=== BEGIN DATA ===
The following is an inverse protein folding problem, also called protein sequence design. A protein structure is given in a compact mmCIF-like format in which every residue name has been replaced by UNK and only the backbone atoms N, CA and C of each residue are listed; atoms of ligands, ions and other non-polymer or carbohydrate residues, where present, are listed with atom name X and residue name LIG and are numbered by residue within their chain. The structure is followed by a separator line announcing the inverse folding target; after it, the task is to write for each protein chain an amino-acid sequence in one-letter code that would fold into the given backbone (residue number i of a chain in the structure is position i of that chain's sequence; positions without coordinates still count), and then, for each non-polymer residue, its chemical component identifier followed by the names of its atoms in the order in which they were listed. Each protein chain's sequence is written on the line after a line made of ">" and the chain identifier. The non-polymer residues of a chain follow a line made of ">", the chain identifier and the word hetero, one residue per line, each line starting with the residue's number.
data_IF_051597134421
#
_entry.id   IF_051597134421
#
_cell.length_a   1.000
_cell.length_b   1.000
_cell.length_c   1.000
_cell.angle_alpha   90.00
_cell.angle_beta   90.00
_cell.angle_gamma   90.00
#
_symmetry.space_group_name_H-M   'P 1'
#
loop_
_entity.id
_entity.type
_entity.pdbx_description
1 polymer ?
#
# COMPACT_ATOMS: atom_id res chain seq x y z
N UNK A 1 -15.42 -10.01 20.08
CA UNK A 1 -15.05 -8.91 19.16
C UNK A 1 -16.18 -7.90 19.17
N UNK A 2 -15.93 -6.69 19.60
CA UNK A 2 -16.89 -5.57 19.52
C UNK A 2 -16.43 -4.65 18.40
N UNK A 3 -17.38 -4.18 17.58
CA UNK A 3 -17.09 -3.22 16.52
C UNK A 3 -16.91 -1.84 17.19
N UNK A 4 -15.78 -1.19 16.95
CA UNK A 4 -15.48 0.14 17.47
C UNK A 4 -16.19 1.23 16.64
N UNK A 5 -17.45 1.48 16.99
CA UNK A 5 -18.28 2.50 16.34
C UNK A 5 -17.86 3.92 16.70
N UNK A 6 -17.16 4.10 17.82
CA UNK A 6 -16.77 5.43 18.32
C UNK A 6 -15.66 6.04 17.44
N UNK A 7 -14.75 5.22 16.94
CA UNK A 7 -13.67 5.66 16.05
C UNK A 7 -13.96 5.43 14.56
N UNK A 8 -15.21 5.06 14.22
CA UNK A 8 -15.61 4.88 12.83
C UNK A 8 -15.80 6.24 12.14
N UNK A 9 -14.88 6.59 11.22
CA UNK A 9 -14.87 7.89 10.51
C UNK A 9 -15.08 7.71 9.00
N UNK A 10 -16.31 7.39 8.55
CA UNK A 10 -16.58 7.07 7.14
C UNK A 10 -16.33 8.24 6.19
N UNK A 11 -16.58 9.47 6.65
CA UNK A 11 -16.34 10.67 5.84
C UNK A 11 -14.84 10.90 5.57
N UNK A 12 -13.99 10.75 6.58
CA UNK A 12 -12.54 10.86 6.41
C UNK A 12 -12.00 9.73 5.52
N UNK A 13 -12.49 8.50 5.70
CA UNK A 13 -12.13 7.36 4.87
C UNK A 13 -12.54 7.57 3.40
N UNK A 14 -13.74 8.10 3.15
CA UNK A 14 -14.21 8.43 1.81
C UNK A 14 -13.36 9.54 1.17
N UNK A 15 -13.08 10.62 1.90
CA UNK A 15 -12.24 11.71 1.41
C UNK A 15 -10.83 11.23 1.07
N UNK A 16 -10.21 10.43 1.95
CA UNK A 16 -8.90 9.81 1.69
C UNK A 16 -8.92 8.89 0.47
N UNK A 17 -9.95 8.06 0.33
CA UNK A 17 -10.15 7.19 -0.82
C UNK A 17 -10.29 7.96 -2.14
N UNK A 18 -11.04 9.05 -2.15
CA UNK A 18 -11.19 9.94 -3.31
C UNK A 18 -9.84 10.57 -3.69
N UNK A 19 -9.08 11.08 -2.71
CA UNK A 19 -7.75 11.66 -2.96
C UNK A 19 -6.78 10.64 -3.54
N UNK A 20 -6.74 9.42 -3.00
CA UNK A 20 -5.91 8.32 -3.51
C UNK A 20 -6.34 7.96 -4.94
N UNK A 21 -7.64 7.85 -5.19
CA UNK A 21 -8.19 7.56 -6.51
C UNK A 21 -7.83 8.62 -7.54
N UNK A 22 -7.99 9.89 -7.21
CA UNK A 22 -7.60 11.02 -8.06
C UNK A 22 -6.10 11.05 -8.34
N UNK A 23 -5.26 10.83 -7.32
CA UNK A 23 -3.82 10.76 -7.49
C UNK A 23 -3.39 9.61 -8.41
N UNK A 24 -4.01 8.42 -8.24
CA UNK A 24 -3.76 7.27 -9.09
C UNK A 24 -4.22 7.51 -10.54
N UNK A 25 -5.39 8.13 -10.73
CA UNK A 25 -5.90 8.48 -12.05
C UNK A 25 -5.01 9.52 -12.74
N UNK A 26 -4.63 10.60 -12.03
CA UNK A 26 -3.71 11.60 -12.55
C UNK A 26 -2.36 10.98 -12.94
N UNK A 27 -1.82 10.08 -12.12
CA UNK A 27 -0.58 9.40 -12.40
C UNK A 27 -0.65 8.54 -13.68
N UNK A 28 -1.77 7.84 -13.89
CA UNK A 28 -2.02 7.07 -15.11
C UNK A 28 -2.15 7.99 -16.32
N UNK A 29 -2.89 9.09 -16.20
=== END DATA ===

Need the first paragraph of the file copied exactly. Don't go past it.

The following is an inverse protein folding problem, also called protein sequence design. A protein structure is given in a compact mmCIF-like format in which every residue name has been replaced by UNK and only the backbone atoms N, CA and C of each residue are listed; atoms of ligands, ions and other non-polymer or carbohydrate residues, where present, are listed with atom name X and residue name LIG and are numbered by residue within their chain. The structure is followed by a separator line announcing the inverse folding target; after it, the task is to write for each protein chain an amino-acid sequence in one-letter code that would fold into the given backbone (residue number i of a chain in the structure is position i of that chain's sequence; positions without coordinates still count), and then, for each non-polymer residue, its chemical component identifier followed by the names of its atoms in the order in which they were listed. Each protein chain's sequence is written on the line after a line made of ">" and the chain identifier. The non-polymer residues of a chain follow a line made of ">", the chain identifier and the word hetero, one residue per line, each line starting with the residue's number.